By Nick Bernard
In an announcement on Dec. 17, the Ontario government announced new restrictions in the face of rising COVID-19 case counts, and the continuing spread of the Omicron variant.
“Throughout this entire pandemic, we’ve never faced an enemy like Omicron given how quickly it spreads,” said Premier Doug Ford in a press release issued that afternoon. “We need to do everything we can to slow its spread as we continue to dramatically ramp up capacity to get as many booster shots into arms as possible. Doing so is the best way to safeguard our hospital and intensive care units.”
Effective as of Dec. 19 at midnight, a 50 per cent capacity limit is in place for a number of indoor settings:
- Restaurants, bars and other food or drink establishments and strip clubs;
- Personal care services;
- Personal physical fitness trainers;
- Retailers (including grocery stores and pharmacies);
- Shopping malls;
- Non-spectator areas of facilities used for sports and recreational fitness activities (e.g. gyms);
- Indoor recreational amenities;
- Indoor clubhouses at outdoor recreational amenities;
- Tour and guide services;
- Photography studios and services; and
- Marinas and boating clubs.
“The experts have been very clear: nothing will stop the spread of Omicron,” Ontario Premier Doug Ford said. “It’s just too transmissible.”
No new announcements about school closures were announced, but Ford said he understood parents’ concerns.
“I know you’re concerned about your kids’ schools, and what to expect after the new year,” he said. “I can tell you this: No decision has been made on what that looks like yet.”
In an email to the Times, the TLDSB confirmed Ford’s statement:
“TLDSB follows the directives of the local and provincial health units and the Ministry of Education in relation to all COVID-19 restrictions; at this time we have not been advised by the medical officer of health or by the Minister of Education that schools will be required to close to in-person learning in January,” the school board said. “TLDSB is currently planning for students and staff to return to in-person learning on January 3, 2022. Should provincial directives change over the holidays, we will communicate to staff and families as promptly as possible.”
Locally, the restrictions have affected organizations like the Highland Storm Minor Hockey team. Their restrictions include a maximum of two spectators per player allowed in the arena, no spectators allowed in the indoor lobby area, and mandatory social distancing and mask use.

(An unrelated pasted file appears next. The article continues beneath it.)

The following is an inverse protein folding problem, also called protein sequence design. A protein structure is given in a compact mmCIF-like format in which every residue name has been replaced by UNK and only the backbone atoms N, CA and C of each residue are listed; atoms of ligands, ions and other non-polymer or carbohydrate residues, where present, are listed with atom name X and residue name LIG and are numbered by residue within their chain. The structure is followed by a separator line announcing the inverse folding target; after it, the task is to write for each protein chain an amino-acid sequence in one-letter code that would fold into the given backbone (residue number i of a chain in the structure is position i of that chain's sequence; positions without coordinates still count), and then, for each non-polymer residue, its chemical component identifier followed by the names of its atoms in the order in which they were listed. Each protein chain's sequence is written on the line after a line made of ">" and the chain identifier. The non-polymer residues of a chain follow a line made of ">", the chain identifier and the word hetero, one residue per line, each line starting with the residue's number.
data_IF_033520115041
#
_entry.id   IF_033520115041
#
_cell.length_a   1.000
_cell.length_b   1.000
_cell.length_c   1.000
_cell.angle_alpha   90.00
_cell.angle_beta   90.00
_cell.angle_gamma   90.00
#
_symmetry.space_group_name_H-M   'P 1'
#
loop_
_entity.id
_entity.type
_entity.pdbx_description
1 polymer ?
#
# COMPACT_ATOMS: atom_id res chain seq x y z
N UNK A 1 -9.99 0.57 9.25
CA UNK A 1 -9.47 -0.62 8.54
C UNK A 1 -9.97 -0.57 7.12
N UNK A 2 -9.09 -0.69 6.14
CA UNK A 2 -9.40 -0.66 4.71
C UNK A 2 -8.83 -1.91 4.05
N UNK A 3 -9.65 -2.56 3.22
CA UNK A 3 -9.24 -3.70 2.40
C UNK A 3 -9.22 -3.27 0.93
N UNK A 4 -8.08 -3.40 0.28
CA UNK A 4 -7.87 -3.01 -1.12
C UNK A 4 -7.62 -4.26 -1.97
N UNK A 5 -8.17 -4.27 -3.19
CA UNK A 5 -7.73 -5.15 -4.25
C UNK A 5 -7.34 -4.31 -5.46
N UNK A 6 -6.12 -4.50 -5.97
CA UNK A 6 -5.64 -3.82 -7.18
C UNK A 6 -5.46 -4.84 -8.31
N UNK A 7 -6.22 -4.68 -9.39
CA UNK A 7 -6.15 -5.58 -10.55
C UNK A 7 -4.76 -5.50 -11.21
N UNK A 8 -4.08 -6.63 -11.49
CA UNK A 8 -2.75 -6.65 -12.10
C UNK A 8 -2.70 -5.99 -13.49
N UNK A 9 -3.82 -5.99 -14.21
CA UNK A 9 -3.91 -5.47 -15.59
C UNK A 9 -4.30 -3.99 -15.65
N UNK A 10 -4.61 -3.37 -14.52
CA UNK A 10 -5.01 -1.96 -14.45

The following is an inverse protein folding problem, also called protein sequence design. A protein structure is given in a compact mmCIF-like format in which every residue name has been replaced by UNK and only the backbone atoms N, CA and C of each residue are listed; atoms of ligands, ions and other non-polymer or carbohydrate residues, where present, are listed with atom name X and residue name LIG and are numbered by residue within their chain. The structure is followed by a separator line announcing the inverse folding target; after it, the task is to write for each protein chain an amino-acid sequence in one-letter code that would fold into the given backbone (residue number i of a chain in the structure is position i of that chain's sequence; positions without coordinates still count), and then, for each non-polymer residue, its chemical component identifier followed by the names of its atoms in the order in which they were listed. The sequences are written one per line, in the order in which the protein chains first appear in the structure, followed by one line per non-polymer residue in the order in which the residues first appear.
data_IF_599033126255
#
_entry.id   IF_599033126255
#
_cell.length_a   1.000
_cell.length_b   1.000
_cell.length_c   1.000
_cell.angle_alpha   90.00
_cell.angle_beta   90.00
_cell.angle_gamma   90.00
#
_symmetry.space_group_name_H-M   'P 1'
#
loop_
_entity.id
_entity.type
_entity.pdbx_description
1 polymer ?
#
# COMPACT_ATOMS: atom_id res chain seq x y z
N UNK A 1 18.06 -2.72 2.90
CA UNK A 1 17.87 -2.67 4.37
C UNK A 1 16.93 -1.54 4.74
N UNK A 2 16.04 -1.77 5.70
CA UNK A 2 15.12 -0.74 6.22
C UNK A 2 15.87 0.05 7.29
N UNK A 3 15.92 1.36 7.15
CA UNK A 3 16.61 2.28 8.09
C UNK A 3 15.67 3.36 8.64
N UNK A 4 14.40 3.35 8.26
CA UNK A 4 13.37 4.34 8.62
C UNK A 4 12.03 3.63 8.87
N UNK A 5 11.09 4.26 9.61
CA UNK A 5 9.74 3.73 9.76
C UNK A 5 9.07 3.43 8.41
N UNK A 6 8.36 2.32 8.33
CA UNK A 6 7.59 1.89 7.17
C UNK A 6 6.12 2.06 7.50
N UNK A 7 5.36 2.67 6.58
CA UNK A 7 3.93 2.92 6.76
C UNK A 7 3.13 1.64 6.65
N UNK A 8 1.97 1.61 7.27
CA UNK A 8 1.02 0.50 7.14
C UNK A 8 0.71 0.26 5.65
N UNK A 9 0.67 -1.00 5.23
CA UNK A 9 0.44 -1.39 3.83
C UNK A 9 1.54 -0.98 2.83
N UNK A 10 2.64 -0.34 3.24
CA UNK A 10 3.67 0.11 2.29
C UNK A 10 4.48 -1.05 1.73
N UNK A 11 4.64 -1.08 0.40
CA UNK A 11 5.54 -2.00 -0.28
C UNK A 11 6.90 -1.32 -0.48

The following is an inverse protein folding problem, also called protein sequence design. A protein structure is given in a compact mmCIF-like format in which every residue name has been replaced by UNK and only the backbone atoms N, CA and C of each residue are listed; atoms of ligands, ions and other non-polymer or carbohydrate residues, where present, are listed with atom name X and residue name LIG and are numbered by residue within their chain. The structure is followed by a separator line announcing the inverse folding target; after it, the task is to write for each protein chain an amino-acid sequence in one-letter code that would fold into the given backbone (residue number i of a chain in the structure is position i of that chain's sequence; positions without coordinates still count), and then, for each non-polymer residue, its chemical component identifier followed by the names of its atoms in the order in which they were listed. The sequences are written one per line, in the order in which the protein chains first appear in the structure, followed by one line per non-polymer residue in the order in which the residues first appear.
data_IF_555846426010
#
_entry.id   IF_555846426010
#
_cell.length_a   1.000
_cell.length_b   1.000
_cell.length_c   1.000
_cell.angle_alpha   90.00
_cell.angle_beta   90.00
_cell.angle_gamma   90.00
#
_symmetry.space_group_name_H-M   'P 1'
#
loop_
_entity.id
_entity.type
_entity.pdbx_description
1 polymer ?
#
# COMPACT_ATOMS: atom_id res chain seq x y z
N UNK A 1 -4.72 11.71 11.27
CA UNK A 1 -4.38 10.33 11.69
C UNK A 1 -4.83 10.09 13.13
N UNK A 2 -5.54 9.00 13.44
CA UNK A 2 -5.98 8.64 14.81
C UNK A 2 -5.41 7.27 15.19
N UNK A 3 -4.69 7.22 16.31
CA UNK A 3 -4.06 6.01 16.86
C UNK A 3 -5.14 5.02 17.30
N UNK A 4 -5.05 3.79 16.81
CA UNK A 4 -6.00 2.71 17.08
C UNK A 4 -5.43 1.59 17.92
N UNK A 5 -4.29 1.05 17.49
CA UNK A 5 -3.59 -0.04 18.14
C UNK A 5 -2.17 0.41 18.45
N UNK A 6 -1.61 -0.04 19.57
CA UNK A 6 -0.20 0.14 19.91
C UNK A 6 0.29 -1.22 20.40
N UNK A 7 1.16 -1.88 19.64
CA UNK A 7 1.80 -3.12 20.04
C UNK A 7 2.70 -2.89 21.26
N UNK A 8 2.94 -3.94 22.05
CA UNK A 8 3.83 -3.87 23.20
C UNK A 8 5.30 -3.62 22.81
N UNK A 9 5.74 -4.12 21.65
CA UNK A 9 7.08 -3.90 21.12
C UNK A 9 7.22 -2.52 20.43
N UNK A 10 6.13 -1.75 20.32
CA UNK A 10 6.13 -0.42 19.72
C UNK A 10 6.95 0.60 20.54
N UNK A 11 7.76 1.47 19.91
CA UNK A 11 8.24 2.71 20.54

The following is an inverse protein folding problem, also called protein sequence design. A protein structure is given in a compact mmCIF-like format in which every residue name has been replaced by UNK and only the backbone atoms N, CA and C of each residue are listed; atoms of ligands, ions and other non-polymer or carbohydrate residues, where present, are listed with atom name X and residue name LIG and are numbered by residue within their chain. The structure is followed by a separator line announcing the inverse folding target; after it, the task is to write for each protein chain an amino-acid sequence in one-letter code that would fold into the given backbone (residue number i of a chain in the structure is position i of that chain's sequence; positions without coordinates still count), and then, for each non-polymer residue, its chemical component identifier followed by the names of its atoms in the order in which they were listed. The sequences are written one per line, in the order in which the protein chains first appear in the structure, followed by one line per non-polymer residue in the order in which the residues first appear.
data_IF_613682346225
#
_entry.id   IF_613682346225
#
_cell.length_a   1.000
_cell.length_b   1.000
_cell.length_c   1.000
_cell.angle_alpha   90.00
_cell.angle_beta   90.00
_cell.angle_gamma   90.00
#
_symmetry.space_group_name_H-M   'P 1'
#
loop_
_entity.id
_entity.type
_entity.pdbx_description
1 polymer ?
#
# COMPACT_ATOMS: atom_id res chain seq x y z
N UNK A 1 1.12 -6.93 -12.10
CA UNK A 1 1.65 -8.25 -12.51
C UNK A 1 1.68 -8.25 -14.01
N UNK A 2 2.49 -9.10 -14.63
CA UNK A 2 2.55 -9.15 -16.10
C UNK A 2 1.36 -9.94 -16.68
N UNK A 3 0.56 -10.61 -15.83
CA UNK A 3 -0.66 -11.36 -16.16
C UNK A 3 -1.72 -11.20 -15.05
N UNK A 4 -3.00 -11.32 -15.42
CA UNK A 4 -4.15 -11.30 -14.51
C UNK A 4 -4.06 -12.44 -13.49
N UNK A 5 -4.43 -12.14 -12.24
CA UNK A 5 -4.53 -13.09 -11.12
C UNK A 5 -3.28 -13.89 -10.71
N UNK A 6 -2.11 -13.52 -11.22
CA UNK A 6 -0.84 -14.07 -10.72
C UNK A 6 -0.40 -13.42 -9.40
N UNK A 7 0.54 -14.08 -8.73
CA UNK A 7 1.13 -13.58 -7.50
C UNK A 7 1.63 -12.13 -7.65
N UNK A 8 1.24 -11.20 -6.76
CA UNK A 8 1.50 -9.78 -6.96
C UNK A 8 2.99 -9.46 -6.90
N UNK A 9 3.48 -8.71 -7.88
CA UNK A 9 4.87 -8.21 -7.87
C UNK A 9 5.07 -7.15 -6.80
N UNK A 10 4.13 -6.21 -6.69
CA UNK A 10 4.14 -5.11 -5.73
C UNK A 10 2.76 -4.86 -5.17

On their Facebook page, the Minden Curling Club announced a postponement of their curling season.
“We’re postponing our curling season immediately to help [curb] the spread of Covid 19,” the post said. “Stay safe over the Holiday Season and we will update you in the coming month about when we will be able to open again.”
At Sir Sam’s Ski and Ride, owner Doug Wilkinson says the facility is still working out how to interpret the 50 per cent capacity limit, given the different number of indoor spaces that encompasses Sir Sam’s. Its liquor licence covers a capacity of 650 both indoors and outdoors, while other indoor spaces have a capacity for up to 450.
Wilkinson also said that Sir Sam’s never returned to full capacity after an easing of restrictions in October.
“For the most part, we didn’t go back to full capacity,” Wilkinson said. “So hopefully it’s going to be a minor adjustment … just because, since we’re a ski hill, through the summer [we’re] not very busy, so we never went back to full capacity.”
He said hopefully, any changes the facility does make will be done comfortably and with minimal impact to its current operational status.
“Our understanding is – and we were on a call with the Ministry [of Health] last night – that there’s no impact to capacities outside on the hill,” Wilkinson said. “So there’s no issues on that front.”
In addition, to mitigate COVID-19 transmission that can occur at informal social gatherings, the province also announced it was reducing social gathering limits to 10 people indoors and 25 people outdoors.
“This was not an easy decision to make before the holidays, but the evidence is clear that further public health measures are required to slow the spread of Omicron and prevent our hospitals from being overwhelmed,” said Christine Elliott, Deputy Premier and Minister of Health. “As we expand booster eligibility and continue our Team Ontario effort to get as many shots into arms as possible, I am urging every single person to get their vaccine if they haven’t already done so, and sign up for their booster shot as soon as possible.”
In addition, in response to emerging global evidence of substantial increased transmissibility of the Omicron variant, the Chief Medical Officer of Health is updating the personal protective equipment requirements outlined in Directive 5 to provide interim guidance to require N95s for health care workers providing direct care to or interacting with a suspected, probable or confirmed case of COVID.
According to the provincial government’s Dec. 17 press release, the latest modelling suggests that the increased transmissibility of the Omicron variant could put additional strain on Ontario’s hospital capacity, making it critical to slow the spread as the government dramatically increases vaccine capacity and expands eligibility for third booster doses. The province recently doubled its vaccination capacity and continues to ramp up further to get as many vaccines into arms as possible. Over 156,000 doses were administered on Dec. 16 with capacity increased to 200,000 to 300,000 in the coming days.
– with files from the Minden Times